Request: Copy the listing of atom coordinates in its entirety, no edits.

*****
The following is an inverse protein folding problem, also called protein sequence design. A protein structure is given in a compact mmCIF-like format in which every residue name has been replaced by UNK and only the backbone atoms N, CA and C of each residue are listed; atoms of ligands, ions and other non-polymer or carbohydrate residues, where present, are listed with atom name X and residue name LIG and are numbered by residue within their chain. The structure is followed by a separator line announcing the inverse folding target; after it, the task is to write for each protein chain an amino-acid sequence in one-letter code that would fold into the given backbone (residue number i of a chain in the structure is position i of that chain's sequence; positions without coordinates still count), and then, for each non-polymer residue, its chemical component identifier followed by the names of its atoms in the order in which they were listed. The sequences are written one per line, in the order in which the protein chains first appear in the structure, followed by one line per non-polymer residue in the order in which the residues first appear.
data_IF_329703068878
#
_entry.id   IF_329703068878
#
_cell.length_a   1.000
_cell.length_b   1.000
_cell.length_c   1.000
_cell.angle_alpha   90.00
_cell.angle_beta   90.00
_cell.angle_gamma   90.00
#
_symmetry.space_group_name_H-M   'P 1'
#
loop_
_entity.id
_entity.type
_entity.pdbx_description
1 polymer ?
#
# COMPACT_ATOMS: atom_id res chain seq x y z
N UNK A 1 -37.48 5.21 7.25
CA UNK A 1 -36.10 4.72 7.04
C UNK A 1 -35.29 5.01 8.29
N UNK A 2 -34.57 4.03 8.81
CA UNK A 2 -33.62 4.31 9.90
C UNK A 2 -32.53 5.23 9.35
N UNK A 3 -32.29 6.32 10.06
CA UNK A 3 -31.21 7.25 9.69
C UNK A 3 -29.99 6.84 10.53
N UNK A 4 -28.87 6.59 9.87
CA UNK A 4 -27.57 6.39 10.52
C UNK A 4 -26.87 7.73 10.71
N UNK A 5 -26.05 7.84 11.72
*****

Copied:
The following is an inverse protein folding problem, also called protein sequence design. A protein structure is given in a compact mmCIF-like format in which every residue name has been replaced by UNK and only the backbone atoms N, CA and C of each residue are listed; atoms of ligands, ions and other non-polymer or carbohydrate residues, where present, are listed with atom name X and residue name LIG and are numbered by residue within their chain. The structure is followed by a separator line announcing the inverse folding target; after it, the task is to write for each protein chain an amino-acid sequence in one-letter code that would fold into the given backbone (residue number i of a chain in the structure is position i of that chain's sequence; positions without coordinates still count), and then, for each non-polymer residue, its chemical component identifier followed by the names of its atoms in the order in which they were listed. The sequences are written one per line, in the order in which the protein chains first appear in the structure, followed by one line per non-polymer residue in the order in which the residues first appear.
data_IF_329703068878
#
_entry.id   IF_329703068878
#
_cell.length_a   1.000
_cell.length_b   1.000
_cell.length_c   1.000
_cell.angle_alpha   90.00
_cell.angle_beta   90.00
_cell.angle_gamma   90.00
#
_symmetry.space_group_name_H-M   'P 1'
#
loop_
_entity.id
_entity.type
_entity.pdbx_description
1 polymer ?
#
# COMPACT_ATOMS: atom_id res chain seq x y z
N UNK A 1 -37.48 5.21 7.25
CA UNK A 1 -36.10 4.72 7.04
C UNK A 1 -35.29 5.01 8.29
N UNK A 2 -34.57 4.03 8.81
CA UNK A 2 -33.62 4.31 9.90
C UNK A 2 -32.53 5.23 9.35
N UNK A 3 -32.29 6.32 10.06
CA UNK A 3 -31.21 7.25 9.69
C UNK A 3 -29.99 6.84 10.53
N UNK A 4 -28.87 6.59 9.87
CA UNK A 4 -27.57 6.39 10.52
C UNK A 4 -26.87 7.73 10.71
N UNK A 5 -26.05 7.84 11.72